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Uber and Volvo’s self-driving cars are in California purgatory

Uber and Volvo’s self-driving cars are in California purgatory

Uber's self-driving cars have been strong-armed off the road, with the California DMV yanking the vehicles' registrations after the ride-sharing firm refused to apply for proper permits. The fleet of sixteen customized Volvo XC90 SUVs had courted controversy, after Uber first set them loose in San Francisco without bothering to secure autonomous vehicle licenses, then refused to concede to the DMV's demands to freeze the trials. It leaves Uber's self-driving project - and indeed the plans Volvo has for autonomous vehicles - in potential disarray.

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These Nokia patents are why Apple is getting sued

These Nokia patents are why Apple is getting sued

It's a strange list of patents that Nokia is suing Apple over - and not a list we'd have expected would have come so late in the game. Nokia's set of suits have been filed in the United States and Germany, for starters - they suggest they'll go further in the near future. At the same time Apple is suing Nokia for what they suggest is an effort to "extract and extort exorbitant revenues unfairly and anticompetitively from Apple and other innovative suppliers of cell phones."

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Uber halts self-driving car tests, DMV revoked registration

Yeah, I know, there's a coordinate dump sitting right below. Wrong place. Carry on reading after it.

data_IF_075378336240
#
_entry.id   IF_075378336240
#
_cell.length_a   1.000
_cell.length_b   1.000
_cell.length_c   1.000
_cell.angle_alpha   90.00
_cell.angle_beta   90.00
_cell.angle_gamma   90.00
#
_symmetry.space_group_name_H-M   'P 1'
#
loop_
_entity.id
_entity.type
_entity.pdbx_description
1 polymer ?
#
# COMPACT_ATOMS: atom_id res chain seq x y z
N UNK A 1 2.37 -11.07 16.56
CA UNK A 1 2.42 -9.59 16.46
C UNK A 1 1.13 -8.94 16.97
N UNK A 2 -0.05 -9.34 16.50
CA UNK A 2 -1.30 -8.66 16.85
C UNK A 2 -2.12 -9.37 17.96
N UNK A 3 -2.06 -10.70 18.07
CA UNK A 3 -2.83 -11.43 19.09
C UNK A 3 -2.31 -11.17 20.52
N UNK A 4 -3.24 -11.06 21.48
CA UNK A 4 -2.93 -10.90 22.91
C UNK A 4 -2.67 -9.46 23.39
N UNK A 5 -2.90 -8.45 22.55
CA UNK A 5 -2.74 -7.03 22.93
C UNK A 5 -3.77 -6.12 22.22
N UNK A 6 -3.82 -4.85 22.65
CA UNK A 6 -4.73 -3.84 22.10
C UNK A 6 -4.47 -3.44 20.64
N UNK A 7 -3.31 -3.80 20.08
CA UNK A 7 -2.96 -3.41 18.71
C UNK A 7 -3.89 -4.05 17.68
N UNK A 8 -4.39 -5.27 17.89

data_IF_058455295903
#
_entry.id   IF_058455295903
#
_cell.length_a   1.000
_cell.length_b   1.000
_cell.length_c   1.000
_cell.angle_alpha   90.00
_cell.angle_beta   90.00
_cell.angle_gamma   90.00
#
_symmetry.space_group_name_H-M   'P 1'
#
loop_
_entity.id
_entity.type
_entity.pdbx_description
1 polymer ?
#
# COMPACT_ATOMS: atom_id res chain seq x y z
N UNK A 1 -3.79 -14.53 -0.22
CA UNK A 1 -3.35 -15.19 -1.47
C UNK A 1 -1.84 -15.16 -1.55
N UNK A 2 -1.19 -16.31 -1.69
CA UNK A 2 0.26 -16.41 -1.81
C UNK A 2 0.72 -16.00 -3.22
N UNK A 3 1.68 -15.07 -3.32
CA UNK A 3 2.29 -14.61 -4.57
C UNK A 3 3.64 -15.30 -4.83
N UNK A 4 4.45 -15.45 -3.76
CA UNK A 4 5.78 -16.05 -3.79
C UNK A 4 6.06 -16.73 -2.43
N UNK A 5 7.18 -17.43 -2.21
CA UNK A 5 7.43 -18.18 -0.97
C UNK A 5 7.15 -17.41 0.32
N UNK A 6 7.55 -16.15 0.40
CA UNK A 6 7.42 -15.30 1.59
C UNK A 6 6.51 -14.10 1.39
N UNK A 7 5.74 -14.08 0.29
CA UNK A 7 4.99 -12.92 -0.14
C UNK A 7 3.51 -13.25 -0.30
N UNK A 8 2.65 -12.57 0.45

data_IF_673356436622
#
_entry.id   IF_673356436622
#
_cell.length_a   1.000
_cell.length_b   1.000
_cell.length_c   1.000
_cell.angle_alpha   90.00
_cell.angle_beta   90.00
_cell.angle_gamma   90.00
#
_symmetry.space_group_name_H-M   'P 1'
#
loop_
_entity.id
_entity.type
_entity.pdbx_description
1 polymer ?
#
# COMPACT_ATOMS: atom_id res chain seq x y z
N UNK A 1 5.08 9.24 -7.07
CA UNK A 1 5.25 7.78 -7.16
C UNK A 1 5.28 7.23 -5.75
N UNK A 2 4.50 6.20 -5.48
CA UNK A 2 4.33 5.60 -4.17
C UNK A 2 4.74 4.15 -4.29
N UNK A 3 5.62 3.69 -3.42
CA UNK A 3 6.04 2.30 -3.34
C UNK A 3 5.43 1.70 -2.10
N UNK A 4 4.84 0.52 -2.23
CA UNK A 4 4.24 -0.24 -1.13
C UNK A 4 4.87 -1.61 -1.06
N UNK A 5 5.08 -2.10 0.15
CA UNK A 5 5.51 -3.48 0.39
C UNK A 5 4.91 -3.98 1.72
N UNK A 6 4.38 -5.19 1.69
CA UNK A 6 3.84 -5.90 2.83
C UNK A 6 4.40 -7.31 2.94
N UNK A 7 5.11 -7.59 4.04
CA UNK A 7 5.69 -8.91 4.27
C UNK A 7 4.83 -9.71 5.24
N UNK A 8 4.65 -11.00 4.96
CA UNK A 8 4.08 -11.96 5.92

Uber halts self-driving car tests, DMV revoked registration

The first chapter of Uber's tussle with California authorities has come to a close, and it did not end favorably for the ride-hailing service company. Pending an official statement, Uber has said that it has put the brakes on its self-driving pilot run in the state. It still probably contends that its cars don't legally require Uber to ask for a permit. But it really has no other choice as the California Department of Motor Vehicles supposedly revoked the registrations of the 16 cars in issue, effectively taking off public roads.

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Apple accuses Nokia of patent extortion scheme

Apple accuses Nokia of patent extortion scheme

Apple has accused Nokia of collaborating in patent pay-out extortion, alleging that the Finnish company has conspired with patent trolls to extract more than its fair share of IP licensing fees. In a complaint filed on December 20 in the United States District Court in the Northern District of California, Apple accuses Nokia of colluding with Acacia Research Corporation and its subsidiaries "to extract and extort exorbitant revenues unfairly and anticompetitively from Apple and other innovative suppliers of cell phones." According to Apple, Nokia has used sneaky tactics to make more from its patent portfolio than fair-use requirements might allow.

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Nokia just sued Apple for patent infringement

Nokia just sued Apple for patent infringement

Nokia is giving Apple the holiday gift of litigation, with the Finnish company announcing today that it will sue the Cupertino firm over alleged patent infringement. Complaints have been filed in the US and Germany, Nokia confirmed, but that won't be the end of it. Indeed, further suits in more jurisdictions are in the pipeline.

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Google sued for encouraging employees to spy on each other

Google sued for encouraging employees to spy on each other

“Don’t be evil.” That’s supposedly Google’s corporate motto but as many would attest, it might simply be Google poking fun at the very idea of doing nothing evil. Because that is precisely what Google is usually caught doing, depending on who you ask. If you ask a former Google product manager, that is definitely the case as far as California labor laws are concerned. Suing his former employer, this ex-Google drone claims Google implements shady confidentiality practices, including encouraging its minions to rat out each other.